You don’t get a second chance to make a first impression, sayeth the most obvious of all clichés.
In an age where constant connection to others ironically engenders very little meaningful human interaction, we’re still left with Xmas cards as our annual shot to impress upon friends and relatives how awesome, sad, and/or verbose we are.
Christmas cards suck in various ways. They are a bromidic, reflexive apology for ephemeral, neglected relationships. They litter our planet. And they encourage our country’s failed romance novelists to chase an unattainable dream, that they might one day actually make a difference with their hackneyed words.
I skipped the whole Xmas card process this year because I wanted to be green, or because I’ve been emotionally crippled by the demise of my relationship. Take your pick.
Let’s have a look at the four basic Xmas card archetypes:
Signature only. My mama’s husband just wondered aloud what he ever did to a certain guy to deserve only an impersonal signature on flimsy cardboard from a “friend”. He blamed the soured relationship on the advent of caller ID, which according to Wikipedia was invented in 1968 and prominently deployed in the US by the late 1980s. By my watch, the lack of a DVR, and the Compaq computer, it’s approximately 1998 in my mother’s home in Ohio.
Inserted too-much-information update note. Nothing ruffles a holiday card recipient’s feathers like a separate letter within the card, folded four ways. Especially if it’s typed in 8-point font, single-spaced, double-sided. If you really have that much interesting to say, tweet it all year, send regular emails, or just pick up the fucking phone every now and then. Did Alexander Graham Bell live and die in vain, you ungrateful sloths??
Family picture cards. I’m treading in dangerous territory here, because all my friends now have kids and send these stupid things every year. But I’ll go ahead and make a few points:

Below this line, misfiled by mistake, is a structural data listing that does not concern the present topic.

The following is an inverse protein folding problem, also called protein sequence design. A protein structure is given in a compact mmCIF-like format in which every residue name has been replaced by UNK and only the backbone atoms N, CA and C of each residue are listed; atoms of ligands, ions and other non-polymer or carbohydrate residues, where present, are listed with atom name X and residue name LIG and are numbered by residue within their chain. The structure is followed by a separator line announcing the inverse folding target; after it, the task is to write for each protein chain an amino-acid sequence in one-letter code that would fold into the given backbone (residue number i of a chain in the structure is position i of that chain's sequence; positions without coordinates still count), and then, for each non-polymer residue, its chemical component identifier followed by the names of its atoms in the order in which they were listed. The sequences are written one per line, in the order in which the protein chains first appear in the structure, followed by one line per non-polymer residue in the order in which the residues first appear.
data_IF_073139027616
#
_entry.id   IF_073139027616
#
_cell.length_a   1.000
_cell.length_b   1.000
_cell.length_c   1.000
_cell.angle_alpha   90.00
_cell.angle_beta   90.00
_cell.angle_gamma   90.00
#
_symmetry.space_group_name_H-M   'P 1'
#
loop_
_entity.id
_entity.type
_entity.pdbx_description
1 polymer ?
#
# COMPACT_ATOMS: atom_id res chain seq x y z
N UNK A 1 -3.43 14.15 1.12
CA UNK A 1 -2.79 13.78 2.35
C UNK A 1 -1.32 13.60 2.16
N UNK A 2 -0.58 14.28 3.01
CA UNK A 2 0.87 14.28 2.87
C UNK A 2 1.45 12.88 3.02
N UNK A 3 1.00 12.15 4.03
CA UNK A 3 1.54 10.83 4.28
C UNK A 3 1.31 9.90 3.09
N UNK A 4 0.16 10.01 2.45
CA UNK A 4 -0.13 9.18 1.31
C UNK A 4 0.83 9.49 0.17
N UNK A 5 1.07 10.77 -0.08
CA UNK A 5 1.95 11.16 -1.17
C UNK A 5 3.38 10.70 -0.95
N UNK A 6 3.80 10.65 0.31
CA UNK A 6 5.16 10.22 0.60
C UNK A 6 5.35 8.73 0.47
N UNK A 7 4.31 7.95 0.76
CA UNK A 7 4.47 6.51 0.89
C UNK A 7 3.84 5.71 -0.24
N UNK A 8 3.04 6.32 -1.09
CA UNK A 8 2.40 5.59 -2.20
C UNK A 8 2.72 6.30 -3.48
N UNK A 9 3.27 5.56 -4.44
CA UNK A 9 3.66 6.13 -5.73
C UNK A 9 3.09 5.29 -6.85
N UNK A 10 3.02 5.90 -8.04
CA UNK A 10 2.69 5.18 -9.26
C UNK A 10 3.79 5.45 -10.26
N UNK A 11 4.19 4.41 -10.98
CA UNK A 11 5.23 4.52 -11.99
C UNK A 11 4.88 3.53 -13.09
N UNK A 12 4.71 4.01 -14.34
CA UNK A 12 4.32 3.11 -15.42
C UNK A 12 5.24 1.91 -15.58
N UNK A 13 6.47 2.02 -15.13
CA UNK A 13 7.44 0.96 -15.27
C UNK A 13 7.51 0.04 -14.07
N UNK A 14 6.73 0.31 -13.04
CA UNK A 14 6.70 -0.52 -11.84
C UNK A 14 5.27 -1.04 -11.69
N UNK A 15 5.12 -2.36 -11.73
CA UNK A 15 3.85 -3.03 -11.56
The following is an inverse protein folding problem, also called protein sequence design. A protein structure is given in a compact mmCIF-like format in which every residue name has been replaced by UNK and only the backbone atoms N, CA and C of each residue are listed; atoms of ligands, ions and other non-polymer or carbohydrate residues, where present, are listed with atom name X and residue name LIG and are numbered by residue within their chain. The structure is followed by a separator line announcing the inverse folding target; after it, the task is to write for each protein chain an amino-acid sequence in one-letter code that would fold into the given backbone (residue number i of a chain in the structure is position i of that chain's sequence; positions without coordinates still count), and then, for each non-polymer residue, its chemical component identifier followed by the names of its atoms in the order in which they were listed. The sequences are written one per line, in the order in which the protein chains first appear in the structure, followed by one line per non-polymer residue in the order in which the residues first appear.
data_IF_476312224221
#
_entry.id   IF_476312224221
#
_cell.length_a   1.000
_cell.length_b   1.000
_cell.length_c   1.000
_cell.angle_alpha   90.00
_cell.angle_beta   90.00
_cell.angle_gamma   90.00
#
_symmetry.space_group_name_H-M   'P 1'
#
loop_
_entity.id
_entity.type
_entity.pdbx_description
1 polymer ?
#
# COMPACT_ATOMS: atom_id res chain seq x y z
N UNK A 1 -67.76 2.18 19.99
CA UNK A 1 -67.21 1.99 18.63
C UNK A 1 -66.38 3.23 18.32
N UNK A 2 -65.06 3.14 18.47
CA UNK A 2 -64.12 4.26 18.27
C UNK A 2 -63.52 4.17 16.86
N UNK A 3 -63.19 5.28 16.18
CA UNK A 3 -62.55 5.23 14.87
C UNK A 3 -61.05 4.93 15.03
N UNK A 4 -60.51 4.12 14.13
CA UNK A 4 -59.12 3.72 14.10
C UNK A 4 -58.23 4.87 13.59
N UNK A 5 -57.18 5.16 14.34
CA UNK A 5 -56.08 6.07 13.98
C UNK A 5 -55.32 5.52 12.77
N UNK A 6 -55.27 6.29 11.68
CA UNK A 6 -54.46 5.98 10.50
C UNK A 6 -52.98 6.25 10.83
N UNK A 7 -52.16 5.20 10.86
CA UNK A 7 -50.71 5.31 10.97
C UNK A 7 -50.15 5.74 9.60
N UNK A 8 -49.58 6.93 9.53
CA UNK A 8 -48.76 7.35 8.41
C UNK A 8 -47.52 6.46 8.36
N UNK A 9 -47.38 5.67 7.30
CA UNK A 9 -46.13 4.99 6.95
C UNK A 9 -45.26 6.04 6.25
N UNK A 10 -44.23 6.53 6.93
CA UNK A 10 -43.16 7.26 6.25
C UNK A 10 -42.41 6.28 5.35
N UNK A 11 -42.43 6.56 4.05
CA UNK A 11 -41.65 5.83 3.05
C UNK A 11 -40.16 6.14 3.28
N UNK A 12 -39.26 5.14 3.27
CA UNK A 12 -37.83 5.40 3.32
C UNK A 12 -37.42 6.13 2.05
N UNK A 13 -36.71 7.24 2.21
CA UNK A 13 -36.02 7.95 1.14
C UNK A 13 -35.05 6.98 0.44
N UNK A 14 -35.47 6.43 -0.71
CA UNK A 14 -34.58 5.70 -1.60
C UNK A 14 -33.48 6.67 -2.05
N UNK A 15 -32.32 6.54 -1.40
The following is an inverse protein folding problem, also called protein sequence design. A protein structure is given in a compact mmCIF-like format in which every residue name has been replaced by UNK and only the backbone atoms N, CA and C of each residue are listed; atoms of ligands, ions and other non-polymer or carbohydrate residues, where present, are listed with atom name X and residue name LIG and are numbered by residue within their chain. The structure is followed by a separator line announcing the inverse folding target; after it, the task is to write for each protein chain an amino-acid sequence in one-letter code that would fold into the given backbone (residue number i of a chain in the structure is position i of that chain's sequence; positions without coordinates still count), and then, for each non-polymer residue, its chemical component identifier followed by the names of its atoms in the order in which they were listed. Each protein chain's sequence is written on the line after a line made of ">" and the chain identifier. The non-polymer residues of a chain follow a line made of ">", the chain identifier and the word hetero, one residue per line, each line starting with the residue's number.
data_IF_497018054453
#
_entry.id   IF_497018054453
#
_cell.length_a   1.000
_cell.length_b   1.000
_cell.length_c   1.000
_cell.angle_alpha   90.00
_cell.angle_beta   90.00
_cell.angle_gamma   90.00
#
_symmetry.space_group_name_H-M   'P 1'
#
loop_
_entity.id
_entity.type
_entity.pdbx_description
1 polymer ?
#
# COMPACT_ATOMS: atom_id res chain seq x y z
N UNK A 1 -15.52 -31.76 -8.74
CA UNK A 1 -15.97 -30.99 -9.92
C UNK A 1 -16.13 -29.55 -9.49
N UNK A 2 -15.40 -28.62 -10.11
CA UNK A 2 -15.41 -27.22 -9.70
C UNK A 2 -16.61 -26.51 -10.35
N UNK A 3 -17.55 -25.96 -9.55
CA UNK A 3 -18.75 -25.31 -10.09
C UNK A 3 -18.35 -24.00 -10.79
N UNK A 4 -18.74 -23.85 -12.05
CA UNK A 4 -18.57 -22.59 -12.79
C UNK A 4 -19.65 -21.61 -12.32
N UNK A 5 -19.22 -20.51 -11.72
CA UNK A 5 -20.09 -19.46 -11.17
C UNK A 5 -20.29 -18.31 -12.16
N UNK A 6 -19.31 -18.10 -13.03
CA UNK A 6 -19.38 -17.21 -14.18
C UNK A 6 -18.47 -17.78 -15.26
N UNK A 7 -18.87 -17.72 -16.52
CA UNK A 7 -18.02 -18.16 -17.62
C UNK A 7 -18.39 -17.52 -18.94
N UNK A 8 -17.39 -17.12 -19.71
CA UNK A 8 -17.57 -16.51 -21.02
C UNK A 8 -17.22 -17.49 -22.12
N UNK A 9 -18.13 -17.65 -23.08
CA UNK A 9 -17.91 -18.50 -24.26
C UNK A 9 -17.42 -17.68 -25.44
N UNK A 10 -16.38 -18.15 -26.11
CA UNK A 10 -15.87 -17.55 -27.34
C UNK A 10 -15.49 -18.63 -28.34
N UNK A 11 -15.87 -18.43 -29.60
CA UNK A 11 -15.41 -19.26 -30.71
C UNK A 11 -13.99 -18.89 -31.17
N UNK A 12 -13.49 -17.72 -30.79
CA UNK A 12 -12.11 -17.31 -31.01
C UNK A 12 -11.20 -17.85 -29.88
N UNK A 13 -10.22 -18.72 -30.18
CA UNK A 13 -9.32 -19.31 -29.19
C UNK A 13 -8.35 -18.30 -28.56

- Your single friends (uh, me) make fun of you. We line up all the family photo cards every year during a secret ceremony called Dissmas and rank the stilted images in order of hilarity.
- Your kids are beautiful, but no one cares. Everyone’s kids are beautiful to them and sometimes others. But don’t use your kid’s photo as your Facebook profile pic and don’t send me disposable testaments to your self-absorption.
- Your dog isn’t part of your family. It’s a dog, and I know it has a name and gender, but signing its name on the card is flat-out creepy.
Short sweet nothings. The emphasis here is on “nothings”—those little handwritten but otherwise insincere thoughts that accompany the premanufactured Hallmark triteness. You know you wrote the same stupid shit on everyone’s card, and it’s even more insulting to try to spice things up by varying between “Hope all is well!” and “Hope you’re well!” I know this approach intimately, as it’s my preferred method. I’ve always envisioned all of my East Cost relatives getting together to compare my impersonal personal notes and rail about what a pompous West Coast liberal sack of crap I am.
I will now course-correct away from Grinchdom and toward a sincere holiday well-wishing from all of us here at The Smatter. May we all enjoy a wondrous winter of constructive discontent with tithes of humor, goodwill, and more awesome posts from Mary that get this tiny little blog tons of traffic.
We hope you’re well, and that the new year brings nothing but carefree philosophical reflection and ROTFLMAOs inspired by The Smatter.
Don’t get too excited, I say that to everyone.